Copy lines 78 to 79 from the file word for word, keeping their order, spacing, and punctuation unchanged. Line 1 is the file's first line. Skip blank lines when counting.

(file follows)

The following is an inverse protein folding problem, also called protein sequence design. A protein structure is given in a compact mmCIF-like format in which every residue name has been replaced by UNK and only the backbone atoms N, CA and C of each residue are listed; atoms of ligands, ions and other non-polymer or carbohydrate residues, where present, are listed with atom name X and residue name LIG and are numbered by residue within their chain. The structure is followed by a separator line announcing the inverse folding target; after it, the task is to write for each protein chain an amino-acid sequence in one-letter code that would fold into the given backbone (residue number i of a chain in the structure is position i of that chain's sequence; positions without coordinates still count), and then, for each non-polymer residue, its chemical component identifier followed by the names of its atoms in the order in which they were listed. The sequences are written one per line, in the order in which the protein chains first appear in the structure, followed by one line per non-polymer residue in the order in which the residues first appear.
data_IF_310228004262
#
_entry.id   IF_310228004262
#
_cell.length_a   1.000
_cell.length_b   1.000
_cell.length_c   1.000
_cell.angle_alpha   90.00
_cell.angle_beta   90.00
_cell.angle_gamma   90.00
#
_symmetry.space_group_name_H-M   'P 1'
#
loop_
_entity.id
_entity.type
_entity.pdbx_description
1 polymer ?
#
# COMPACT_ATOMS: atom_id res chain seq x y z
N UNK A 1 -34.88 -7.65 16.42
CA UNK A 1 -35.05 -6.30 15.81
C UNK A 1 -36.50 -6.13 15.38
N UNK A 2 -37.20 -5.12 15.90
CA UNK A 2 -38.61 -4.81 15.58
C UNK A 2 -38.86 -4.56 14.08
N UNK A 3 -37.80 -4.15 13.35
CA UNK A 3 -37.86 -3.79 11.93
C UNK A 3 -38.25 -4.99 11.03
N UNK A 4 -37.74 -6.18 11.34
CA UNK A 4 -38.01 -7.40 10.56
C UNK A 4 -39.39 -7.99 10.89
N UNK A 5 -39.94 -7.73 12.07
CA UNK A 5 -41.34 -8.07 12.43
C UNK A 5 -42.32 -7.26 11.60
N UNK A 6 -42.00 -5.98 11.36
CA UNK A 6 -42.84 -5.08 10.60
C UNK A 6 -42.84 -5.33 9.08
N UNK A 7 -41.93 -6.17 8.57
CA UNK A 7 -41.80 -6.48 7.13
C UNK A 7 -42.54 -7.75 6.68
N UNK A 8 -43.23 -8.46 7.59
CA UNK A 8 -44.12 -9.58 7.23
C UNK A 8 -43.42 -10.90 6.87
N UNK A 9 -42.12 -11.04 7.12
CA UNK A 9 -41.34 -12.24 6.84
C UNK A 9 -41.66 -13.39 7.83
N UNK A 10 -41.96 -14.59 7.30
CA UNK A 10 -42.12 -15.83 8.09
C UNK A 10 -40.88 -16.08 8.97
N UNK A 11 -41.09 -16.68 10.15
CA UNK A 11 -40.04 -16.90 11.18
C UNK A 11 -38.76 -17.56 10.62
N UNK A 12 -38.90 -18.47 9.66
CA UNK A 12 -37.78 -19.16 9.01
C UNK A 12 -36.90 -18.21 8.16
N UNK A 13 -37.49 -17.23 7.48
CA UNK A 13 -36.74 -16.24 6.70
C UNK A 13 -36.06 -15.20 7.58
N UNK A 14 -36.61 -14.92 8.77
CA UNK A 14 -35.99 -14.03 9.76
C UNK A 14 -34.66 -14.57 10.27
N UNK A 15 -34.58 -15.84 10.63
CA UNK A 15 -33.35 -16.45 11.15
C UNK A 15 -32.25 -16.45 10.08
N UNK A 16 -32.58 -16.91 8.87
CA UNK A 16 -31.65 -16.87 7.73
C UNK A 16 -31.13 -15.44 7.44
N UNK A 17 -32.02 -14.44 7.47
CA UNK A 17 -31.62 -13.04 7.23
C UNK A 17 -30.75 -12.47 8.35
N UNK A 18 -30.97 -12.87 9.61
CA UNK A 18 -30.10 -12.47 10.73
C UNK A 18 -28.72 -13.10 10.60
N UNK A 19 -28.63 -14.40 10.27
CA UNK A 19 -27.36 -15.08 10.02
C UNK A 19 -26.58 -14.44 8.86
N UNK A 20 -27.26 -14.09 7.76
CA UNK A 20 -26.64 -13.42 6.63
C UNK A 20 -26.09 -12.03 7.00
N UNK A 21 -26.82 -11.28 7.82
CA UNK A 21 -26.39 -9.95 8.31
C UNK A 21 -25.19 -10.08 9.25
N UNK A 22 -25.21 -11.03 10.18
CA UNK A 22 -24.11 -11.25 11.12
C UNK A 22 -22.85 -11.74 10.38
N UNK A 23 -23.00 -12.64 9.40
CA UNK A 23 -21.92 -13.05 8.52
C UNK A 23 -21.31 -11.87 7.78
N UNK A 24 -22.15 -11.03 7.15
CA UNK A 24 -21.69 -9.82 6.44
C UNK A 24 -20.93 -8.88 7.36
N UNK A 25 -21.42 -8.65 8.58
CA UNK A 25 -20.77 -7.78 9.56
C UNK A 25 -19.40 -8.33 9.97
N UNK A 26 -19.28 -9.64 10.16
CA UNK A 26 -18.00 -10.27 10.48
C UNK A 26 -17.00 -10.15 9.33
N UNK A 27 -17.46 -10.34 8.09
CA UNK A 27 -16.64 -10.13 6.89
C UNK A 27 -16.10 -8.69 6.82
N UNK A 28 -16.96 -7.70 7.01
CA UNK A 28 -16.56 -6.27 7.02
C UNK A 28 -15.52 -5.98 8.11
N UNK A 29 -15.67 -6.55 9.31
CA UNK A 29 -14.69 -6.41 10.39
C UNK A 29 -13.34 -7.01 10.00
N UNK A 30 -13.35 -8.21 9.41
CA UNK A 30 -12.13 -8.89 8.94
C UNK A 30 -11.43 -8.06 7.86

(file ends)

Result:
C UNK A 19 -26.58 -14.44 8.86
N UNK A 20 -27.26 -14.09 7.76